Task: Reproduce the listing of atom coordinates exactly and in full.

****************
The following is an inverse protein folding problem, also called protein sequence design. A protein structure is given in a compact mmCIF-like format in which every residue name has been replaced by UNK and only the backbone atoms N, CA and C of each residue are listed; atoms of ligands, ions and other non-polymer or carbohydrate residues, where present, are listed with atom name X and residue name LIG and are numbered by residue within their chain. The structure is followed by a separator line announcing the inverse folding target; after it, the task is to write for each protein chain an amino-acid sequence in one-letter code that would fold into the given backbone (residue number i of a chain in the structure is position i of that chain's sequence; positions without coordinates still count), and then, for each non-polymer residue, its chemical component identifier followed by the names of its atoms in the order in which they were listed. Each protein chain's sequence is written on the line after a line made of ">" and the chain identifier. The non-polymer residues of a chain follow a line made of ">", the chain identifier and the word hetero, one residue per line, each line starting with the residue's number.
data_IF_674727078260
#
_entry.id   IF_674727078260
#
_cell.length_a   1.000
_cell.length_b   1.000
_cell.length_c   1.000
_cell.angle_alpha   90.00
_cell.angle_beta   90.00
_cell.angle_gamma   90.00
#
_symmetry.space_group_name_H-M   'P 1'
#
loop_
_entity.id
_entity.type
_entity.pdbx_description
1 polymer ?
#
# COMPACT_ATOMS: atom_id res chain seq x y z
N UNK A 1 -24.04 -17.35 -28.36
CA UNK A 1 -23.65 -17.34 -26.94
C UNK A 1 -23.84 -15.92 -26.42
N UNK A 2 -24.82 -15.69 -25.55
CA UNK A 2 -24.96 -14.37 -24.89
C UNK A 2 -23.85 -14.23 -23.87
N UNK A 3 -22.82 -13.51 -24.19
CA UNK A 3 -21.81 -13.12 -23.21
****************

The following is an inverse protein folding problem, also called protein sequence design. A protein structure is given in a compact mmCIF-like format in which every residue name has been replaced by UNK and only the backbone atoms N, CA and C of each residue are listed; atoms of ligands, ions and other non-polymer or carbohydrate residues, where present, are listed with atom name X and residue name LIG and are numbered by residue within their chain. The structure is followed by a separator line announcing the inverse folding target; after it, the task is to write for each protein chain an amino-acid sequence in one-letter code that would fold into the given backbone (residue number i of a chain in the structure is position i of that chain's sequence; positions without coordinates still count), and then, for each non-polymer residue, its chemical component identifier followed by the names of its atoms in the order in which they were listed. Each protein chain's sequence is written on the line after a line made of ">" and the chain identifier. The non-polymer residues of a chain follow a line made of ">", the chain identifier and the word hetero, one residue per line, each line starting with the residue's number.
data_IF_674727078260
#
_entry.id   IF_674727078260
#
_cell.length_a   1.000
_cell.length_b   1.000
_cell.length_c   1.000
_cell.angle_alpha   90.00
_cell.angle_beta   90.00
_cell.angle_gamma   90.00
#
_symmetry.space_group_name_H-M   'P 1'
#
loop_
_entity.id
_entity.type
_entity.pdbx_description
1 polymer ?
#
# COMPACT_ATOMS: atom_id res chain seq x y z
N UNK A 1 -24.04 -17.35 -28.36
CA UNK A 1 -23.65 -17.34 -26.94
C UNK A 1 -23.84 -15.92 -26.42
N UNK A 2 -24.82 -15.69 -25.55
CA UNK A 2 -24.96 -14.37 -24.89
C UNK A 2 -23.85 -14.23 -23.87
N UNK A 3 -22.82 -13.51 -24.19
CA UNK A 3 -21.81 -13.12 -23.21